Direction - If you have a destination entered into the application, this view will display an arrow or line that will point you in the right direction.
The header of each view screen will show you your Lat and Long, Altitude, the number of Satellites and Velocity. I kept the update interval at the default 5 seconds as I found it gave me a fairly accurate readout. GPSLogger allows you to use trackball or keyboard shortcuts to navigate through the interval positions. I was quite surprised at some of the results I found during the review. What started out as a simple family outing became a fascinating set of results. To see the elevation variation or changes in velocity or even the compass moving was amazing. You are also able to zoom in and out to get a more detailed look at the information.
Now, I don't recommend this while driving, but you can add notes as you go. If you happen to find a quaint little shop or another place of interest on your path, you can make a note in the log for future reference. Unfortunately, these notes are only recorded on your current view. I couldn't see the notes I made in the Elevation View when I switched to Path View. You can also pause the application at each location and choose to add the Location information for future use. Perhaps you want to load it as a destination for a later trip. This function is also known as the Guide Me Home function. The Location Manager has an option where you can manually enter in a location, hellllooo Geocaching! Besides positions, you can record paths taken.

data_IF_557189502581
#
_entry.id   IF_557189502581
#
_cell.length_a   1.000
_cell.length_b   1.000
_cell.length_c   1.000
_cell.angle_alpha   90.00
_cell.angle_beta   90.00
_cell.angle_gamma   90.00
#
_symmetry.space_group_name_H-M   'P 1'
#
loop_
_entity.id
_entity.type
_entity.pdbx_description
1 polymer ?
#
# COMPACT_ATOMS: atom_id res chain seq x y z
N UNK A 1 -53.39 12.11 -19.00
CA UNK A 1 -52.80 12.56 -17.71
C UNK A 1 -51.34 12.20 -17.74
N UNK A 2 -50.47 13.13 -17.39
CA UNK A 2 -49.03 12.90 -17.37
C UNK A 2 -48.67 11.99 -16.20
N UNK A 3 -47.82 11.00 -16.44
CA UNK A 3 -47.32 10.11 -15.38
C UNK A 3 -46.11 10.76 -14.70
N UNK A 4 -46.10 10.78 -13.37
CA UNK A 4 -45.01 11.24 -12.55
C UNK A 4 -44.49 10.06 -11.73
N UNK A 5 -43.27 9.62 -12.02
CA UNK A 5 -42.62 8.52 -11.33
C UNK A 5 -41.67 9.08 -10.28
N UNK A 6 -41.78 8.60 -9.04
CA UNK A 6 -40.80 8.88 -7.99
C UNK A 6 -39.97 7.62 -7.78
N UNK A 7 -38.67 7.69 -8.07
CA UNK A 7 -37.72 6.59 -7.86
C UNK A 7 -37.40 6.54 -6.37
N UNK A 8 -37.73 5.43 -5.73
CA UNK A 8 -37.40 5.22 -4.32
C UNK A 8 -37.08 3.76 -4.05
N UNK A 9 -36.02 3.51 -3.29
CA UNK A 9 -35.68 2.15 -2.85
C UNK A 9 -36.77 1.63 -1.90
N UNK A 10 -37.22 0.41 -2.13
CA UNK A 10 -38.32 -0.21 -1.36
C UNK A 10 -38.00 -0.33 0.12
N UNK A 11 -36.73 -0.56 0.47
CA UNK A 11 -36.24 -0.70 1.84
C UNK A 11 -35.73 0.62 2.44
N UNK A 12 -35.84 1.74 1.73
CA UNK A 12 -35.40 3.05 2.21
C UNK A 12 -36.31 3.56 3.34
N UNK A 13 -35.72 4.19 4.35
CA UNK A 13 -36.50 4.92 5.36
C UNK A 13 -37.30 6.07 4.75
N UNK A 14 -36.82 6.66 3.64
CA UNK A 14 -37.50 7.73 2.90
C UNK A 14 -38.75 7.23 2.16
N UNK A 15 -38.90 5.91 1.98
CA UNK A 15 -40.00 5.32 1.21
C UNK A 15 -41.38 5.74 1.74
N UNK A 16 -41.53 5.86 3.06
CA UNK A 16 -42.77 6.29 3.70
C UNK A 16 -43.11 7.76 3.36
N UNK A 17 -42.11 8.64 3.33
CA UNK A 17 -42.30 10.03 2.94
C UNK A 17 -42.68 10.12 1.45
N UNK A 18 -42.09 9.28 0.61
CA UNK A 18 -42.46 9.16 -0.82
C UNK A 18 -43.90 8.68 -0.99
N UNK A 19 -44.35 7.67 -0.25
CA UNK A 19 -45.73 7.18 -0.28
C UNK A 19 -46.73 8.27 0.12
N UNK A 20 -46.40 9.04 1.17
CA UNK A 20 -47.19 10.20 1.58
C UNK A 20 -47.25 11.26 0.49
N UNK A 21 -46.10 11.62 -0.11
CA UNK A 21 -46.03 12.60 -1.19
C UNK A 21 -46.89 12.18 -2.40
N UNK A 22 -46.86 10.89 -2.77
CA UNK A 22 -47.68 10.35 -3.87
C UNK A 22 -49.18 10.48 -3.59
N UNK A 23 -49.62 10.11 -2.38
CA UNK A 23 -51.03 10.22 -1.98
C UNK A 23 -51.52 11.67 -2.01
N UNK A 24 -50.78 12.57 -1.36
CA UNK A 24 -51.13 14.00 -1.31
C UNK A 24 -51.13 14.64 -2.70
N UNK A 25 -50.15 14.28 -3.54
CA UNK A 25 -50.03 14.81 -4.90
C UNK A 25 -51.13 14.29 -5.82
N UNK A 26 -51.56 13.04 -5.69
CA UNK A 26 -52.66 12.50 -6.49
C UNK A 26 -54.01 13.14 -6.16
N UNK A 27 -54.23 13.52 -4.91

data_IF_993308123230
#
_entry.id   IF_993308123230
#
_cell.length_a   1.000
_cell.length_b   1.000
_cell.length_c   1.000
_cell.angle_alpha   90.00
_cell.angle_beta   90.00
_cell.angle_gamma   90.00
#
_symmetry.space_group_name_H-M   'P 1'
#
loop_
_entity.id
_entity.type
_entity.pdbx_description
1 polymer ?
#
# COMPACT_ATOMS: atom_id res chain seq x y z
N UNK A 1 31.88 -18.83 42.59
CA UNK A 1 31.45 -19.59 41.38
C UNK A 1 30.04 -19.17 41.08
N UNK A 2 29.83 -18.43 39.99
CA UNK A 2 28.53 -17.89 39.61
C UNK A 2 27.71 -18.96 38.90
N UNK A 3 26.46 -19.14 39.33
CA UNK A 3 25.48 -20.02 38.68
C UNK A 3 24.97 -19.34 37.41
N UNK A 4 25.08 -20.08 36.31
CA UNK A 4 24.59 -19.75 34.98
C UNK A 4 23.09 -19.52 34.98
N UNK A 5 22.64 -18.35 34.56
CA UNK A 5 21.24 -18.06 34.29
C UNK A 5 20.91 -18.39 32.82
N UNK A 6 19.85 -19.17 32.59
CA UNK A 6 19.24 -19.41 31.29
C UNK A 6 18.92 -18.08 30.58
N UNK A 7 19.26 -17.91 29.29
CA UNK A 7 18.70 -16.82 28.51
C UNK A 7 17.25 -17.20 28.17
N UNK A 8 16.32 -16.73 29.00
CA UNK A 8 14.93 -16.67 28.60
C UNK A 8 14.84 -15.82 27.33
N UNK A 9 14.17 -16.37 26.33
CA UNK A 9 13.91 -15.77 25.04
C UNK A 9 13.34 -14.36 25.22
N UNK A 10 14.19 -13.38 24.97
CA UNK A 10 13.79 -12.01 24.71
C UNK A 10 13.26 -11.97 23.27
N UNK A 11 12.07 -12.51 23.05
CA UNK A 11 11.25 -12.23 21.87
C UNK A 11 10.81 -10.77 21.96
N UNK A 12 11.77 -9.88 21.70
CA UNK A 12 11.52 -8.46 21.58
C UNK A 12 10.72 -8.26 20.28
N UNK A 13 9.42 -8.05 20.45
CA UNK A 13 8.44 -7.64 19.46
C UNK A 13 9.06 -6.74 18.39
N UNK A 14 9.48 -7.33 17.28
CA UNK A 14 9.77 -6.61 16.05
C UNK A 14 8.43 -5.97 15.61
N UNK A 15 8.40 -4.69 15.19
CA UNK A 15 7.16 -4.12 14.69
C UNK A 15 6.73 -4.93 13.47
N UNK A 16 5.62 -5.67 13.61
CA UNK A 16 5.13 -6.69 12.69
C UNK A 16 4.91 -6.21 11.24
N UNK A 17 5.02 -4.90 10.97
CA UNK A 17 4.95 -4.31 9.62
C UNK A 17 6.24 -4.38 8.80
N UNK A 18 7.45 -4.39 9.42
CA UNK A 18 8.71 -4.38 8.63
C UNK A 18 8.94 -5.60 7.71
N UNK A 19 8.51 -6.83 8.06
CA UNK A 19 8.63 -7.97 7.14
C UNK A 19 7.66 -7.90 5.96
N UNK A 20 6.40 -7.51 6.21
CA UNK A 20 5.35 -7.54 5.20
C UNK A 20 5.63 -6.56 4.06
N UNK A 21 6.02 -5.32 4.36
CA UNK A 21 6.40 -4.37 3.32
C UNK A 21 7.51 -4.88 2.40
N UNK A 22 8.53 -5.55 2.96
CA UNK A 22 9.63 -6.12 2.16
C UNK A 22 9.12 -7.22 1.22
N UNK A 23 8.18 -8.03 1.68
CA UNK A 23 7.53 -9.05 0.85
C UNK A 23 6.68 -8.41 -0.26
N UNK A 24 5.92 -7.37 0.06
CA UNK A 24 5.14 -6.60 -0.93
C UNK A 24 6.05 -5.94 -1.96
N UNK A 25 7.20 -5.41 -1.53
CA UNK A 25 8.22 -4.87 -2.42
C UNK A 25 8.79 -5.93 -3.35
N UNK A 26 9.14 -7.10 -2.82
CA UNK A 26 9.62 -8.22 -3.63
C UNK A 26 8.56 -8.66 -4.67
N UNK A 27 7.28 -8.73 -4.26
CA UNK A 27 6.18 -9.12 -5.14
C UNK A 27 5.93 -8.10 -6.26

GPSLogger also utilizes Waypoint files.
GPX - AKA GPS eXchange Format contains specific geocaching data (Long/Lat, Timestamp, etc)
KML - stands for Keyhole Modeling Language. Originally used for Google Earth, this format is used to display map info, movement, etc.
You are able to export your paths to GPX/KML and send via email or load the files into GoogleEarth. These file formats can also be imported into GPSLogger.
Next time your Boss/Parents/Significant Other asks "where are you?", you can copy your current location to the clipboard and then send it to them via SMS or email. Once you get a handle on the settings, the application is fairly easy to manage. GPSLogger offers a wide variety of keyboard shortcuts while you are in various view screens. If you haven't used your GPS enabled BlackBerry device to its fullest potential, GPSLogger is a great way to explore the built in functionality.
Destination: the conclusion
An amazing array of features, numerous log and file options, multiple ways to view the information. All this and more can be found in this FREE app. I was thoroughly impressed with GPSLogger's offerings. I do hope that we will be able to view the same notes in all of the available views in future builds. For now, I'm going to add the nearest Rogers store to the Location Manager. In the future, I will set sail, for I am Onyx bound!
For more information, and to pick up a copy of GPSLogger, click here.